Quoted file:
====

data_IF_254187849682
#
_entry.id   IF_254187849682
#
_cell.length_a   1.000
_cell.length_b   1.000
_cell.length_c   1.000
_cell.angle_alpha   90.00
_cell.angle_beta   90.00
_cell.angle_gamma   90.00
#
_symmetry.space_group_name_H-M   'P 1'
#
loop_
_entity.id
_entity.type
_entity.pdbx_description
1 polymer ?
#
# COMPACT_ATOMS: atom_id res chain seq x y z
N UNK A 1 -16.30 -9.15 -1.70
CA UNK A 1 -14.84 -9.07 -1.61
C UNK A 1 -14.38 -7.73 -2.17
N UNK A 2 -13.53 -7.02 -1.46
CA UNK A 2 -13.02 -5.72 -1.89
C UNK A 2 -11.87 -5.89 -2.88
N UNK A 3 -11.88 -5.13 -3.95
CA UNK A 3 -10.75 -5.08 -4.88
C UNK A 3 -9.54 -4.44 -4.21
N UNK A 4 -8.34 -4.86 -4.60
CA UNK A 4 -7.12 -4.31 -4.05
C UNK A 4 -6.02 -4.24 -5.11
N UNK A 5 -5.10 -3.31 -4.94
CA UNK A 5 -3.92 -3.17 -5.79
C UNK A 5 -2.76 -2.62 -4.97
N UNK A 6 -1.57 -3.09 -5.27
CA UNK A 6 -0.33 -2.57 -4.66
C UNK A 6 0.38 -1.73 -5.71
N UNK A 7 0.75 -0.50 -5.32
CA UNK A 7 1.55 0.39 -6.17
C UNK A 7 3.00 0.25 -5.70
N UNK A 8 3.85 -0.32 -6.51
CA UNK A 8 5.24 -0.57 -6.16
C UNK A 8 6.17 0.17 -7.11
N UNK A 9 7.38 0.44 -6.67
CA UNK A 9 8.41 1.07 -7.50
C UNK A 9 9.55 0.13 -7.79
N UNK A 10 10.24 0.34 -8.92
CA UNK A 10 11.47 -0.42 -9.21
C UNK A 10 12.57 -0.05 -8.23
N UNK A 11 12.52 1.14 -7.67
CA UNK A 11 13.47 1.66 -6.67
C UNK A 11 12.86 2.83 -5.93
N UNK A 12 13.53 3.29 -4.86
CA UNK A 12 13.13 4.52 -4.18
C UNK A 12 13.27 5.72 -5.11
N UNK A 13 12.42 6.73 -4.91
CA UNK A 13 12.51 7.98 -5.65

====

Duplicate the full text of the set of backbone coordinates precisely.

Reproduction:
data_IF_254187849682
#
_entry.id   IF_254187849682
#
_cell.length_a   1.000
_cell.length_b   1.000
_cell.length_c   1.000
_cell.angle_alpha   90.00
_cell.angle_beta   90.00
_cell.angle_gamma   90.00
#
_symmetry.space_group_name_H-M   'P 1'
#
loop_
_entity.id
_entity.type
_entity.pdbx_description
1 polymer ?
#
# COMPACT_ATOMS: atom_id res chain seq x y z
N UNK A 1 -16.30 -9.15 -1.70
CA UNK A 1 -14.84 -9.07 -1.61
C UNK A 1 -14.38 -7.73 -2.17
N UNK A 2 -13.53 -7.02 -1.46
CA UNK A 2 -13.02 -5.72 -1.89
C UNK A 2 -11.87 -5.89 -2.88
N UNK A 3 -11.88 -5.13 -3.95
CA UNK A 3 -10.75 -5.08 -4.88
C UNK A 3 -9.54 -4.44 -4.21
N UNK A 4 -8.34 -4.86 -4.60
CA UNK A 4 -7.12 -4.31 -4.05
C UNK A 4 -6.02 -4.24 -5.11
N UNK A 5 -5.10 -3.31 -4.94
CA UNK A 5 -3.92 -3.17 -5.79
C UNK A 5 -2.76 -2.62 -4.97
N UNK A 6 -1.57 -3.09 -5.27
CA UNK A 6 -0.33 -2.57 -4.66
C UNK A 6 0.38 -1.73 -5.71
N UNK A 7 0.75 -0.50 -5.32
CA UNK A 7 1.55 0.39 -6.17
C UNK A 7 3.00 0.25 -5.70
N UNK A 8 3.85 -0.32 -6.51
CA UNK A 8 5.24 -0.57 -6.16
C UNK A 8 6.17 0.17 -7.11
N UNK A 9 7.38 0.44 -6.67
CA UNK A 9 8.41 1.07 -7.50
C UNK A 9 9.55 0.13 -7.79
N UNK A 10 10.24 0.34 -8.92
CA UNK A 10 11.47 -0.42 -9.21
C UNK A 10 12.57 -0.05 -8.23
N UNK A 11 12.52 1.14 -7.67
CA UNK A 11 13.47 1.66 -6.67
C UNK A 11 12.86 2.83 -5.93
N UNK A 12 13.53 3.29 -4.86
CA UNK A 12 13.13 4.52 -4.18
C UNK A 12 13.27 5.72 -5.11
N UNK A 13 12.42 6.73 -4.91
CA UNK A 13 12.51 7.98 -5.65